Scottish chiefs are the hereditary heads of independent branches of a clan; while chieftains are the hereditary heads of cadet branches of a clan. Though recognized in Scottish law, following the Heritable jurisdictions Act of 1746, the designation has become little more than a dignity. The Lyon Court considers clans, along with their branches, noble communities under Scottish law. Historically, chieftains were allotted heritable tracts of the chief’s lands, which were territories chartered to the chief from the crown. Individuals who became significantly influential were occasionally granted charters for lands directly from the Sovereign, establishing a new independent branch clan and making them chiefs in their own right.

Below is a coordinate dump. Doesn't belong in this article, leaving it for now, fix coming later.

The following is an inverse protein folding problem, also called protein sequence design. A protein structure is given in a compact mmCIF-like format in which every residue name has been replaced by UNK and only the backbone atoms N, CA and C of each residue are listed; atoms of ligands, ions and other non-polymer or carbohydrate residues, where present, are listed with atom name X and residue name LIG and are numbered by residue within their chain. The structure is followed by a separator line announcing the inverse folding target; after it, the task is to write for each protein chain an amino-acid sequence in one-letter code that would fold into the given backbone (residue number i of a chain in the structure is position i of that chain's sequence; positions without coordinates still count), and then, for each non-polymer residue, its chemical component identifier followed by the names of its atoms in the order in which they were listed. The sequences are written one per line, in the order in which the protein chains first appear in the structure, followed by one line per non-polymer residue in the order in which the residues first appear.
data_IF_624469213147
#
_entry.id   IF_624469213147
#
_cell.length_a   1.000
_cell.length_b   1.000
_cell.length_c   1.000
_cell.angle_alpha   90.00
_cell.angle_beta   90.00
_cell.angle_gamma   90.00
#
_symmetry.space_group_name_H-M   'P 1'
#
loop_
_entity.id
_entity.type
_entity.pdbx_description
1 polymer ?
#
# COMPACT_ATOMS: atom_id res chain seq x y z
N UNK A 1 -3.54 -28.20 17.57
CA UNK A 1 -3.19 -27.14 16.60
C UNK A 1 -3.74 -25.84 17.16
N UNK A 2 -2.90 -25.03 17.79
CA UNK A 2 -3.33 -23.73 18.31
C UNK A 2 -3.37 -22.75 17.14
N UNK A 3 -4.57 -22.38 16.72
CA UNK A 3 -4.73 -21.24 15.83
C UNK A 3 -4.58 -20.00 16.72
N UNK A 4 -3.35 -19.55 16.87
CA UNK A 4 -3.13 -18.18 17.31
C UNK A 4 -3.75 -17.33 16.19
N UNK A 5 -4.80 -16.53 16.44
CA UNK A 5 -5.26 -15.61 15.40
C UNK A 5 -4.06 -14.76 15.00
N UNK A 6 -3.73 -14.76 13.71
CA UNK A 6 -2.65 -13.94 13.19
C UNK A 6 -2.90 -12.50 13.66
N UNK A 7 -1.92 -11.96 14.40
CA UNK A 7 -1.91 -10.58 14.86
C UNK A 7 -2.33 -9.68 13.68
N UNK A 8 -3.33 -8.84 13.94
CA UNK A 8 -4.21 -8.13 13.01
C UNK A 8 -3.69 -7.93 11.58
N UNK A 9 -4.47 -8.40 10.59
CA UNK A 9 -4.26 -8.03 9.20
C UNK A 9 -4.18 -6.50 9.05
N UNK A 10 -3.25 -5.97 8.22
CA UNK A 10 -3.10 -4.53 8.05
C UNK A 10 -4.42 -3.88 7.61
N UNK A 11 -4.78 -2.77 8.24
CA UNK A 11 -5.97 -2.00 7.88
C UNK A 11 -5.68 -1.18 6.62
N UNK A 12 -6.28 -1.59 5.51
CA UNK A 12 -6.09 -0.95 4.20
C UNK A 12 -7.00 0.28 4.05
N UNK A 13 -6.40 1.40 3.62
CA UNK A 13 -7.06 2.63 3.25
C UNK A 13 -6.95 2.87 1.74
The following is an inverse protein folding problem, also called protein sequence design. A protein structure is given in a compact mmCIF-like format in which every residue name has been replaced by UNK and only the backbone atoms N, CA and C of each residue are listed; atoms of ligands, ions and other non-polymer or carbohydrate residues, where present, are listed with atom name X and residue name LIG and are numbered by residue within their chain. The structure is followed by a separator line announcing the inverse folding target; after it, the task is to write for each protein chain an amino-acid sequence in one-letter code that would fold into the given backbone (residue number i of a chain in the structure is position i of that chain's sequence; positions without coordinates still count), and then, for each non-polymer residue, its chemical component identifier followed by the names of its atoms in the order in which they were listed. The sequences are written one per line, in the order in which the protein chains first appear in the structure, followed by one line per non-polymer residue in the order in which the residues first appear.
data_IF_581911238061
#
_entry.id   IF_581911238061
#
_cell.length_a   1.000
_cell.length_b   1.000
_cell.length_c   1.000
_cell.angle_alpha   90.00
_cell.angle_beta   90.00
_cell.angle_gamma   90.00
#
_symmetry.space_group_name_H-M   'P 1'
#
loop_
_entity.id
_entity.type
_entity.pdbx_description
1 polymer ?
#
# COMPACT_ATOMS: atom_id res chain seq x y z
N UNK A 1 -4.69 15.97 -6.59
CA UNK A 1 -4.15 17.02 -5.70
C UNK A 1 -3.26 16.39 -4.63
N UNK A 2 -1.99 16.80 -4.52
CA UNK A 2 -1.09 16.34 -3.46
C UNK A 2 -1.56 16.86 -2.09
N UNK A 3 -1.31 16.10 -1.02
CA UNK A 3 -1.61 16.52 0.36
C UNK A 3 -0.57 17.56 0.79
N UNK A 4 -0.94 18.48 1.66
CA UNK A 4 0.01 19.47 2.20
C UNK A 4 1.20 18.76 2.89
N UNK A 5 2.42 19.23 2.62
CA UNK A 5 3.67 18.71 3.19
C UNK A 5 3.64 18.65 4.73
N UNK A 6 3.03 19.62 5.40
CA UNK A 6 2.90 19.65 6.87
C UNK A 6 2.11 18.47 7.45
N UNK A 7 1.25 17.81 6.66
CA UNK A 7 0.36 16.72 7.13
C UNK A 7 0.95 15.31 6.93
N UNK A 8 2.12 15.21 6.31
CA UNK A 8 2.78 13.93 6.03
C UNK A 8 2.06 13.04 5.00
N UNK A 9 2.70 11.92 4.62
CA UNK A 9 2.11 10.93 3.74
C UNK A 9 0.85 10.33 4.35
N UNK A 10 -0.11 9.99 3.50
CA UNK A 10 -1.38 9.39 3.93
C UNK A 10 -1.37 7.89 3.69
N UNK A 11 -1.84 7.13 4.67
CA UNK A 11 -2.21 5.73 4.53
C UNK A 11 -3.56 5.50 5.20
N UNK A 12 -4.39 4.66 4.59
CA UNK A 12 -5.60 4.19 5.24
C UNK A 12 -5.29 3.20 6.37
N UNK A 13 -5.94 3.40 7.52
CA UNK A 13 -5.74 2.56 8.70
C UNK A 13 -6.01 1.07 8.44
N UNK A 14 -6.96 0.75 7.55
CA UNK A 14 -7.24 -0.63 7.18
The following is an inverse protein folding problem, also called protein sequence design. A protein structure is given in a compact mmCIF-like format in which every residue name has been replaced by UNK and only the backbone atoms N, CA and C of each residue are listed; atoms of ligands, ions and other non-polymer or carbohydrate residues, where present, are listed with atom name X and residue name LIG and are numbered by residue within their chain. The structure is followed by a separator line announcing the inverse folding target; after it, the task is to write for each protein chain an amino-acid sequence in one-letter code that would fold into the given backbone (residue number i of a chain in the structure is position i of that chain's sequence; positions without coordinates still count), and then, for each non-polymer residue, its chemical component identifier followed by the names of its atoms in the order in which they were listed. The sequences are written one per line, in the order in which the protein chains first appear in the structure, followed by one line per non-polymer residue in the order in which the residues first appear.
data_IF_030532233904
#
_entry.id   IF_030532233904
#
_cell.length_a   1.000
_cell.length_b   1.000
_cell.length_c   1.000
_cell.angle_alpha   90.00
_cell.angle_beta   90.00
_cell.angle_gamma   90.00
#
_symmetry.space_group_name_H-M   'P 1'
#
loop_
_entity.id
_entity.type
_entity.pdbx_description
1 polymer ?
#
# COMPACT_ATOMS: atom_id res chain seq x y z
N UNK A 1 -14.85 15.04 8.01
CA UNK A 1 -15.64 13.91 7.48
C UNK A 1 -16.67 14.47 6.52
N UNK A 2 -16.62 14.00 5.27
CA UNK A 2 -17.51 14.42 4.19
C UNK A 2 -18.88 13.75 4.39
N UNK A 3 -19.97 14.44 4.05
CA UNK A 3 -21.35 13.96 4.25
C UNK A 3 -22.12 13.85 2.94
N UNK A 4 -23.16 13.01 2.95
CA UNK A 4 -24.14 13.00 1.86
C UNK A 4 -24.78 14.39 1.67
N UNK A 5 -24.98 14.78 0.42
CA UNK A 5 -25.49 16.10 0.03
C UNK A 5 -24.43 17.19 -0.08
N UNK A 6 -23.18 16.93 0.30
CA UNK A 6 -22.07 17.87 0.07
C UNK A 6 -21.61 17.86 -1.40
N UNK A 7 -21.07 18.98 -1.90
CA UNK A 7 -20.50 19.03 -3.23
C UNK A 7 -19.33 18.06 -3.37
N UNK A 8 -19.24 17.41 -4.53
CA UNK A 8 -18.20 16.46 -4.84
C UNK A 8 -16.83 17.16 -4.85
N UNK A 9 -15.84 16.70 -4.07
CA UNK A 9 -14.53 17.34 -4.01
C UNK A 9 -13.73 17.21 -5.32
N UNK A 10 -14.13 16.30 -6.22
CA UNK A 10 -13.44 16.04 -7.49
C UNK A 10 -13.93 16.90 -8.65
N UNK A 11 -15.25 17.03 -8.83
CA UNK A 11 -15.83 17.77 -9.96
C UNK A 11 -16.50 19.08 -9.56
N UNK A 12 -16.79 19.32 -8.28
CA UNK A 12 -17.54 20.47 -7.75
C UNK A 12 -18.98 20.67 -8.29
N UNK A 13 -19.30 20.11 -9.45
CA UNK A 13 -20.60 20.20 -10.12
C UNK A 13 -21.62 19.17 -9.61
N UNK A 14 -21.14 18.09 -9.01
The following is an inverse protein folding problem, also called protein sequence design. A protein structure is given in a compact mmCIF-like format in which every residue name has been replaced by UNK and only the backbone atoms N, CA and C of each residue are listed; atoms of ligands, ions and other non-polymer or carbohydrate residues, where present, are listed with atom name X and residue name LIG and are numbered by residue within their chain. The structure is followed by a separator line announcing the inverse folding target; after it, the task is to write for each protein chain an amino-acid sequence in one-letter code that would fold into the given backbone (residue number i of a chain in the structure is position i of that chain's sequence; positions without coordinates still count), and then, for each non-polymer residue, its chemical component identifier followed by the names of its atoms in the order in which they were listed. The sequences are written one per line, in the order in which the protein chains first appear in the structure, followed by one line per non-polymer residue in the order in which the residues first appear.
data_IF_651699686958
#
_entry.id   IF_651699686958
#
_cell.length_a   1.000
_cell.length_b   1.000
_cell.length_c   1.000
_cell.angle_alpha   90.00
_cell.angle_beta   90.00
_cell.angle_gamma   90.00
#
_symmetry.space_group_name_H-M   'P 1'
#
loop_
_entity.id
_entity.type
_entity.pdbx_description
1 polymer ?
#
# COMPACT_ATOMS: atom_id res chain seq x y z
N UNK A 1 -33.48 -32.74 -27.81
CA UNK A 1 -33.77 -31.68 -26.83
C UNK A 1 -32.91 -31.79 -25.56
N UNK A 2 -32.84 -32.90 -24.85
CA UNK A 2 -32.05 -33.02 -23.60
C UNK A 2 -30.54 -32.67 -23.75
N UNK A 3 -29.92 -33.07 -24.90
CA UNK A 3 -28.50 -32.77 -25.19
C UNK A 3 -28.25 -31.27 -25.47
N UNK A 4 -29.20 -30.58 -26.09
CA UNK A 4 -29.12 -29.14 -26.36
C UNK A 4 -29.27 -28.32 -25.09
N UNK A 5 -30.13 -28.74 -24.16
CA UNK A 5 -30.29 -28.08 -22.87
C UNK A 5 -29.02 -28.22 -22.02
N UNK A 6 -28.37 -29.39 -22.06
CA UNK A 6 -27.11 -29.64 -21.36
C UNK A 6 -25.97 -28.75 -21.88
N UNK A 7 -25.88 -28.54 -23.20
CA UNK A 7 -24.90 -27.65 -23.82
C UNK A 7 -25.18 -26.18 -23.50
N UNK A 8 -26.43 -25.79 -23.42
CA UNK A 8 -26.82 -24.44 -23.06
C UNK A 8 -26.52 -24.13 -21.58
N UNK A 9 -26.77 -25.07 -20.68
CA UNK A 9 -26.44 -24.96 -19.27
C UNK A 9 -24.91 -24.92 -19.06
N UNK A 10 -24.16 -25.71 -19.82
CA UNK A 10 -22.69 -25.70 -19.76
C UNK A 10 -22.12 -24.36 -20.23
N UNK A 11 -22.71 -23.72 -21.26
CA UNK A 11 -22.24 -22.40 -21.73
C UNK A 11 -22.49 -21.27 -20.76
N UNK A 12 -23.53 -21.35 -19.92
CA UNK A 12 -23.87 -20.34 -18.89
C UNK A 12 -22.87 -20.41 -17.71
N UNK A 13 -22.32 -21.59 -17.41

The majority of heritable chieftain lineages of the Clan Maclean have died out over the centuries. Today only a remnant of branches remain that have not become armigerous, and whose heads work to preserve the kin and clan connections that have bound Macleans together across the centuries.